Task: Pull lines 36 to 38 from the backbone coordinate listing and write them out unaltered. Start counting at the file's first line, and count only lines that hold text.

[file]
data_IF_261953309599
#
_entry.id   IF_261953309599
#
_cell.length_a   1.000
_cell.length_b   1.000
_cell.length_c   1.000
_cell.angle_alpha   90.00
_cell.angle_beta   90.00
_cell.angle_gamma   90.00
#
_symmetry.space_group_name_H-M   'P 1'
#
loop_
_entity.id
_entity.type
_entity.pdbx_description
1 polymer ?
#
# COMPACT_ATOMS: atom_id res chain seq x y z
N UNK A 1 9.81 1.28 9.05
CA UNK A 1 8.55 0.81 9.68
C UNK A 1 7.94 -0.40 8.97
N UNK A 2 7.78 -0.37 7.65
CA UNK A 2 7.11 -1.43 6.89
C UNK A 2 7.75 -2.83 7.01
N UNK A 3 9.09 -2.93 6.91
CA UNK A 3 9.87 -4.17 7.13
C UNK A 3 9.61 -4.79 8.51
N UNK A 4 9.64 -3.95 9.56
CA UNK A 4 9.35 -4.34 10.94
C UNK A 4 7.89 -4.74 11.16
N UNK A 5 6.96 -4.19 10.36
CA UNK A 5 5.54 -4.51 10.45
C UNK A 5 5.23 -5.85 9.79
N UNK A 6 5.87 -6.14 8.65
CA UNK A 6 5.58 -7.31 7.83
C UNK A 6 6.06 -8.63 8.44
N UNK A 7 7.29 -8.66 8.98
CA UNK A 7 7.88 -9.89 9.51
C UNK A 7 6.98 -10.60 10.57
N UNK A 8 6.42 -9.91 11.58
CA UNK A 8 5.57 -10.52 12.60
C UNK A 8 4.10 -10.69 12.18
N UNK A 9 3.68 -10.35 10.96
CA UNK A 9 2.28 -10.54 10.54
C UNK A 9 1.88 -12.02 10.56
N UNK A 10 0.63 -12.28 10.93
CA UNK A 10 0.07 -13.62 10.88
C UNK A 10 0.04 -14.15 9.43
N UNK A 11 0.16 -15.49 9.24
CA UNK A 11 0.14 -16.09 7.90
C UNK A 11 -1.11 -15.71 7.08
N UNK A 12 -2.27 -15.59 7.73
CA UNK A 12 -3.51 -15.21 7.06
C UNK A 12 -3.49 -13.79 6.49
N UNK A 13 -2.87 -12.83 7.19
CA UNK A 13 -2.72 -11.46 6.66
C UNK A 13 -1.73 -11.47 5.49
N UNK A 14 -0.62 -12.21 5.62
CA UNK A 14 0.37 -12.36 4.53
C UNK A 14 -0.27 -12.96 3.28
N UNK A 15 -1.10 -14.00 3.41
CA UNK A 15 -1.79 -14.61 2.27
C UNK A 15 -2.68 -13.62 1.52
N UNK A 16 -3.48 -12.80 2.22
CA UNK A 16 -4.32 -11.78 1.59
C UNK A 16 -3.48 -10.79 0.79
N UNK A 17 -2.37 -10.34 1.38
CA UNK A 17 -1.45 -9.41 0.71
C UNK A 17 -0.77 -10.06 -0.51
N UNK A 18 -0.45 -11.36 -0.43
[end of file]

N UNK A 6 5.87 -6.14 8.65
CA UNK A 6 5.58 -7.31 7.83
C UNK A 6 6.06 -8.63 8.44